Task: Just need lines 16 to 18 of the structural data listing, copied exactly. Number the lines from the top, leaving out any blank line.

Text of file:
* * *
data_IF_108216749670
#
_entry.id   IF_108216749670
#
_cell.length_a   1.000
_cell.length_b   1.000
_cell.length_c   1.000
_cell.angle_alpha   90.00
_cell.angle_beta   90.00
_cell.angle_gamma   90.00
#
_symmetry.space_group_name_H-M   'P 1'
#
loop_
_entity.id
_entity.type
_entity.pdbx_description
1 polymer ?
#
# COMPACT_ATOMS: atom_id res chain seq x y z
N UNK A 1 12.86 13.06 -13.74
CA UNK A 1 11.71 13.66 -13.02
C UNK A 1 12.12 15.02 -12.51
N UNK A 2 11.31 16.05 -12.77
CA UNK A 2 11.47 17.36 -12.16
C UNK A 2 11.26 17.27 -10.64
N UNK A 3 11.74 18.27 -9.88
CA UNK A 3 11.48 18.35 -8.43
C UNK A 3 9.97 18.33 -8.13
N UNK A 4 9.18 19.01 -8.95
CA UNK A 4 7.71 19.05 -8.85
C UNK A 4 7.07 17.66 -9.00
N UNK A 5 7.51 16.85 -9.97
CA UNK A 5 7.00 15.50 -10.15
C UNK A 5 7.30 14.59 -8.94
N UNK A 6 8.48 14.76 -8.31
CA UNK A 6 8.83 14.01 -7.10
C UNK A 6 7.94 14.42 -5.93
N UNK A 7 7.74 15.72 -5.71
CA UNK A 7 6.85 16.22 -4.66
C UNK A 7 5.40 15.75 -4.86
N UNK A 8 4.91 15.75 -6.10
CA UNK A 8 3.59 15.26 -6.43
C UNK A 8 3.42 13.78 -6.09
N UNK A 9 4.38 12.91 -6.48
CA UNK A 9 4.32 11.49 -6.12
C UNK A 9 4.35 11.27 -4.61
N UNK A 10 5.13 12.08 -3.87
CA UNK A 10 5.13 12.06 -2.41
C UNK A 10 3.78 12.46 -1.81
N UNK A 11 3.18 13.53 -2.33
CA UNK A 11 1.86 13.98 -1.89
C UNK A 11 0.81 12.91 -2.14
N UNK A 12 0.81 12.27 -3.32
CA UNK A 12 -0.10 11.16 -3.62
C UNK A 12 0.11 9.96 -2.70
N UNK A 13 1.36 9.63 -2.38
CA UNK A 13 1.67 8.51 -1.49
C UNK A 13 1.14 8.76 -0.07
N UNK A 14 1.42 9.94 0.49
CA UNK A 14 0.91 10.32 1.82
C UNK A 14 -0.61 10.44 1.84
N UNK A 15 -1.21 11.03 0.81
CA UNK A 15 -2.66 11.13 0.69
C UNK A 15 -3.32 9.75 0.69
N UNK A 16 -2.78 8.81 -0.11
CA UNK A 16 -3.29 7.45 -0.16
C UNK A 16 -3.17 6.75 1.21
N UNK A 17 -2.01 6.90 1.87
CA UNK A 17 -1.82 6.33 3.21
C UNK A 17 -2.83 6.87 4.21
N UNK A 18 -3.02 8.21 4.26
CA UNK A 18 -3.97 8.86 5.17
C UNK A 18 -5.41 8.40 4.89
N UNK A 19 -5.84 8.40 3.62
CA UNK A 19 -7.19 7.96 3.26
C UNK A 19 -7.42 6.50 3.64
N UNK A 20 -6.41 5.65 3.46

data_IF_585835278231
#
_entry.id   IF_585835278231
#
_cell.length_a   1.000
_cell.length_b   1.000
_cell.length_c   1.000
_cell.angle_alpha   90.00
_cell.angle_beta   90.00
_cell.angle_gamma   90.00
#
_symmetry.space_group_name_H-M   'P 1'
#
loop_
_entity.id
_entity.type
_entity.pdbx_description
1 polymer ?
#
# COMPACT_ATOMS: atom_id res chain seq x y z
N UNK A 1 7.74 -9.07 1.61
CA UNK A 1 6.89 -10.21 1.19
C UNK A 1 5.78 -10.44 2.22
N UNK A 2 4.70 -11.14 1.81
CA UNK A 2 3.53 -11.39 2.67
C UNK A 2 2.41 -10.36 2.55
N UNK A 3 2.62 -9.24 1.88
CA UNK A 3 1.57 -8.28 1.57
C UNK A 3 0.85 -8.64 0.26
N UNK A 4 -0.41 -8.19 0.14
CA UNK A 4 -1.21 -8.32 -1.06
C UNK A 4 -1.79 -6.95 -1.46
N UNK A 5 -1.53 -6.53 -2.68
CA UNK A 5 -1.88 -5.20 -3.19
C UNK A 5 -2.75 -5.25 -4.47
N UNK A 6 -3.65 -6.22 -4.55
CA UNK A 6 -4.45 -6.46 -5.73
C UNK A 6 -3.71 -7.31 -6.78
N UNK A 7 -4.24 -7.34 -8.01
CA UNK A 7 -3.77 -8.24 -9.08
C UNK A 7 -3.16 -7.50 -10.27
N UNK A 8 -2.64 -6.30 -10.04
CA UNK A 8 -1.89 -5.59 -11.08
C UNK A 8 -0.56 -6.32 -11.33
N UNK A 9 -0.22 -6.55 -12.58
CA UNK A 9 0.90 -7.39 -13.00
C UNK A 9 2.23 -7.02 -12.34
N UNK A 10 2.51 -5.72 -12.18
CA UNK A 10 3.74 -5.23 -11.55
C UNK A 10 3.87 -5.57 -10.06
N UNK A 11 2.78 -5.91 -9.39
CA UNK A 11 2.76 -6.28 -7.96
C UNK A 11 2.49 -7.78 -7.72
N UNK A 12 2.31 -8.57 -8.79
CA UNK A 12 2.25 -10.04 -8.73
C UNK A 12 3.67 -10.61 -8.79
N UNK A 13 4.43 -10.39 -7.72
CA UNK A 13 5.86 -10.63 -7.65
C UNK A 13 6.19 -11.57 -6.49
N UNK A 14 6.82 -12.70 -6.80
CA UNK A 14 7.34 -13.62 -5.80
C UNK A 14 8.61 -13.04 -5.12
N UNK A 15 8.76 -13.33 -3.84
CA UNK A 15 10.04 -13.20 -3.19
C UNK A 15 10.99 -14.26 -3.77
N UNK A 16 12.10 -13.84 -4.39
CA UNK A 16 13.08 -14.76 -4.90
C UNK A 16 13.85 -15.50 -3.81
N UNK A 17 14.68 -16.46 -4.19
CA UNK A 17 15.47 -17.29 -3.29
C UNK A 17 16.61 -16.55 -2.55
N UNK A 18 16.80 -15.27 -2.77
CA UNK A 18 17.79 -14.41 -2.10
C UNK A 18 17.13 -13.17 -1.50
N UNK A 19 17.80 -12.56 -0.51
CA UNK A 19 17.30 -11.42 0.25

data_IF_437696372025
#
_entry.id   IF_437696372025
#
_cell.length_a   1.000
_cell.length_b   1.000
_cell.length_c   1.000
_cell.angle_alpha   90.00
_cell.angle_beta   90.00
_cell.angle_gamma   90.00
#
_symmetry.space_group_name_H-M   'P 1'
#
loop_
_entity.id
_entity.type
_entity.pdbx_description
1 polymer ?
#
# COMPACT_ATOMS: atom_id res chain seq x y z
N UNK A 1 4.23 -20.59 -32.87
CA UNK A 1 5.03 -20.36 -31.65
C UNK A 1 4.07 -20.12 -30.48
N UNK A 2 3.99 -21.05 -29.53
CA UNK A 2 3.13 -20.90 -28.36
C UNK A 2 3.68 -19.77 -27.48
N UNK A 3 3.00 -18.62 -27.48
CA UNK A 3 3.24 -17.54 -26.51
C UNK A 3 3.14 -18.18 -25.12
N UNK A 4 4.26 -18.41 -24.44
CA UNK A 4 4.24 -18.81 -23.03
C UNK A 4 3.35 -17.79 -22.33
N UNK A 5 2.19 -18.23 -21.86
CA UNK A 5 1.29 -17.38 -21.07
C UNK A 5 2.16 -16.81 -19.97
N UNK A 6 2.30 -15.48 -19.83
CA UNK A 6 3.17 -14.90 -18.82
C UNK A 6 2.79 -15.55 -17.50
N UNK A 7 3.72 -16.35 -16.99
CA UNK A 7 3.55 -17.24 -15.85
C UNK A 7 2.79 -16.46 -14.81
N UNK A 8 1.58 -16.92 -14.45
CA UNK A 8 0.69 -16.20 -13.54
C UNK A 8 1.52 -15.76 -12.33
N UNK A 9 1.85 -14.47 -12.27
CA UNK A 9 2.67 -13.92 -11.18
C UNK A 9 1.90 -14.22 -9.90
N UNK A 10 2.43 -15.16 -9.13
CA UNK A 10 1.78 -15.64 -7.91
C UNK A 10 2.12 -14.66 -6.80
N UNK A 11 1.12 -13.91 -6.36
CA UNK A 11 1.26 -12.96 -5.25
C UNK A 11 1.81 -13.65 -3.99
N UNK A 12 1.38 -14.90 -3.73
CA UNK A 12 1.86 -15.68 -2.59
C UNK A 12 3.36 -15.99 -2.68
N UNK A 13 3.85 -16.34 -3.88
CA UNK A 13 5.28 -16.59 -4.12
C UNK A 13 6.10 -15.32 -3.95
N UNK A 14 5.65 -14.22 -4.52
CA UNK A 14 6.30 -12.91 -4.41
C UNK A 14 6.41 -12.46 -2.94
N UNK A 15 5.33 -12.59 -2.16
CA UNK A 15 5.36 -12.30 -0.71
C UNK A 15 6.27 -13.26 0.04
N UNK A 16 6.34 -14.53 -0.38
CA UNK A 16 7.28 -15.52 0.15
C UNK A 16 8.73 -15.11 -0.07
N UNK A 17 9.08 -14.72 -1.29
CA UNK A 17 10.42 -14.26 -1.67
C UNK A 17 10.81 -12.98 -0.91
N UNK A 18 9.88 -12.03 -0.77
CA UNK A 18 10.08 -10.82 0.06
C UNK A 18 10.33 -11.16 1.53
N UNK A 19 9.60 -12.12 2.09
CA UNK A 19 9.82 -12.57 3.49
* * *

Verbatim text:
_entity.type
_entity.pdbx_description
1 polymer ?